differentiation of cells. Growth factors regulate many of the key cellular events that
are required for tissue repair and regeneration. The clinical application of these
biologic agents aims to provide faster healing, implant osseointegration, and expedited establishment of functionality. Currently, growth factors are utilized in a wide
variety of clinical situations including intrabony defects, barrier membranes for
GBR, peri-implant defects, sinus augmentation, and socket augmentation. In this
chapter, we will focus on US Food and Drug Administration (FDA)-approved
growth factors: bone morphogenetic protein (BMP-2), platelet-derived growth factor (PDGF), and platelet-rich plasma (PRP)/platelet-rich fibrin (PRF).
Bone forms through three distinct mechanisms, and bone grafting materials are
classified based on their ability to activate these mechanisms. Osteoconductive
materials possess the ability to passively act as a scaffold and allow substitution of
new bone. Osteoconduction requires good surrounding bone that can be resorbed
and replaced with new native bone from the host. Although osteoconductive materials are readily available and inexpensive, large and complex bone defects or medically compromised patients with poor healing potential generally cannot regenerate
bone from only scaffold grafting material. Osteoinductive materials can actively
recruit undifferentiated mesenchymal stem cells to the graft site and stimulate
6 Growth Factors for Site Preparation: Current Science, Indications, and Practice
osteoblastic differentiation. Bringing these cells to the site and driving bone formation is a huge advantage of inductive materials. However, most off the shelf bone
grafts do not contain these properties. Osteogenic materials transplant live bone
cells which can actively form new bone at the recipient site . Osteogenesis is the
most powerful of the three mechanisms, but only autogenous bone possesses these
properties. Unfortunately, not all patients are candidates for autogenous bone harvesting since it often requires a second surgical site, increased morbidity, and longer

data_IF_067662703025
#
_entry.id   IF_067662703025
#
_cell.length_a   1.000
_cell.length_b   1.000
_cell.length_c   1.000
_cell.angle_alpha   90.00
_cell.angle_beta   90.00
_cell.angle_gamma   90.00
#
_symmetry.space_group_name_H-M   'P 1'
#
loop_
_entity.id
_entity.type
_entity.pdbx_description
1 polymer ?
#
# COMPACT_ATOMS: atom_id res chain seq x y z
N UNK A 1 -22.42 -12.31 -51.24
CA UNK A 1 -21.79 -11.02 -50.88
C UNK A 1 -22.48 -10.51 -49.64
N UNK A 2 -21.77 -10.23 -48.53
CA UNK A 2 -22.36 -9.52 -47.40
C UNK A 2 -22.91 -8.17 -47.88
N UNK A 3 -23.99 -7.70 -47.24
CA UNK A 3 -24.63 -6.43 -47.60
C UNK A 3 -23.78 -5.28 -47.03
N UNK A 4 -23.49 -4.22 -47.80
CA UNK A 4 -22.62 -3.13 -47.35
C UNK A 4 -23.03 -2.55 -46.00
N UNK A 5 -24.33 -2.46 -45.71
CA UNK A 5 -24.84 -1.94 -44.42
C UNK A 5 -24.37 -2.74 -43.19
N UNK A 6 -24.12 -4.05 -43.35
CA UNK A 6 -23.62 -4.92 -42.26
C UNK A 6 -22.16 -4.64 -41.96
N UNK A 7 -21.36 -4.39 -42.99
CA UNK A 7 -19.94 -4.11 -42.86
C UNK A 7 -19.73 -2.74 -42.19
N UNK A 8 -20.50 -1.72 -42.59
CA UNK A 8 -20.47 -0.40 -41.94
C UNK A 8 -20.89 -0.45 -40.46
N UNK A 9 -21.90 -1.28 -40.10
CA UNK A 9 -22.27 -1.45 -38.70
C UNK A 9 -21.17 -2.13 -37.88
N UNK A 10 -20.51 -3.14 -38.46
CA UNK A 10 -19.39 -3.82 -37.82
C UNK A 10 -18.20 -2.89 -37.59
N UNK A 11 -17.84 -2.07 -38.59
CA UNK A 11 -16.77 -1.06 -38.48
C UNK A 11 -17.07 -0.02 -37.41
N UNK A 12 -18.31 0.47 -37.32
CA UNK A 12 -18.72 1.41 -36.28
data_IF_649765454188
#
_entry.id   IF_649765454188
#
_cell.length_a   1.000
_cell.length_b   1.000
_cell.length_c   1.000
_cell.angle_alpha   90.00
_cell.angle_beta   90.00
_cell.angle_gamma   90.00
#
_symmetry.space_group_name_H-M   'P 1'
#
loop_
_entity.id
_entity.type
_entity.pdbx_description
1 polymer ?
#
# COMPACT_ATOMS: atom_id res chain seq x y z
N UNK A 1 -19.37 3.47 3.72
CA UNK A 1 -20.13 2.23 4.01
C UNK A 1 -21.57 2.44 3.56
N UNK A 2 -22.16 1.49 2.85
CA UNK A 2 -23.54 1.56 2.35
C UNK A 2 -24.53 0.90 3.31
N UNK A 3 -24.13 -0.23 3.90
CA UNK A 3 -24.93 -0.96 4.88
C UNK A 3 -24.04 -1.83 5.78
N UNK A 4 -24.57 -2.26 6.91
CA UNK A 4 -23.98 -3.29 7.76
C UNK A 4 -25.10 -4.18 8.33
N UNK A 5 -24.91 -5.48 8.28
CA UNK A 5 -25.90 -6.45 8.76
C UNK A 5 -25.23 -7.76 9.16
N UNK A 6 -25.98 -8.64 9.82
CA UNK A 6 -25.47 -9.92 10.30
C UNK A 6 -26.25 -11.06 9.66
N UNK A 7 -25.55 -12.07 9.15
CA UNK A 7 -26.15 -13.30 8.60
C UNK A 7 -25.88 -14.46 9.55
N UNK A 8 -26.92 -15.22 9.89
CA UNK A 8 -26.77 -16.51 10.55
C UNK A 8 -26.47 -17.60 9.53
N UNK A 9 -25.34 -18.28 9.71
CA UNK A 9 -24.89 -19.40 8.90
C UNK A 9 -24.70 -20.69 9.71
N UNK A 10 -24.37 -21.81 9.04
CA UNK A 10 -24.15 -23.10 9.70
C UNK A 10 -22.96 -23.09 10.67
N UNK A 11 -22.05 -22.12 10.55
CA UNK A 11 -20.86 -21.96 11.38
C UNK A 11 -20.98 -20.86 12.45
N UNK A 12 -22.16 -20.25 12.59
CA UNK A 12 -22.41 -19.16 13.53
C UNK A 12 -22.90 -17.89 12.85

surgical time. When determining the appropriate growth factor for a specific patient,
evaluating the bone or soft tissue enhancing properties of the material is important.
Since no graft material can possess all the ideal properties—biocompatibility, biodegradability, promotion of vascularity, mechanical properties similar to bone,
selectivity for osteogenic cell adherence and survival, ease of manipulation, availability, and low cost—growth factors may improve or enhance our currently utilized
Bone Morphogenetic Protein-2 (BMP-2)
Bone morphogenetic proteins (BMPs) are secreted glycoproteins that belong to the
transforming growth factor-beta (TGF-β) superfamily. These glycoproteins are classified as morphogens, with roles in dictating tissue patterning in embryonic development, and are potent regulators of bone and cartilage formation and repair. Many
studies have demonstrated that BMP’s can induce mesenchymal stem cell differentiation into bone and cartilage, making them promising molecules for tissue engineering and bone therapy . In 1965, Urist first discovered BMP as a substance in
the extracellular bone matrix which was capable of inducing ectopic osteogenesis
when implanted in extraskeletal rabbit muscle pouches . Since the classification
of BMP’s in the late 1980s, more than 20 members have been identified, though not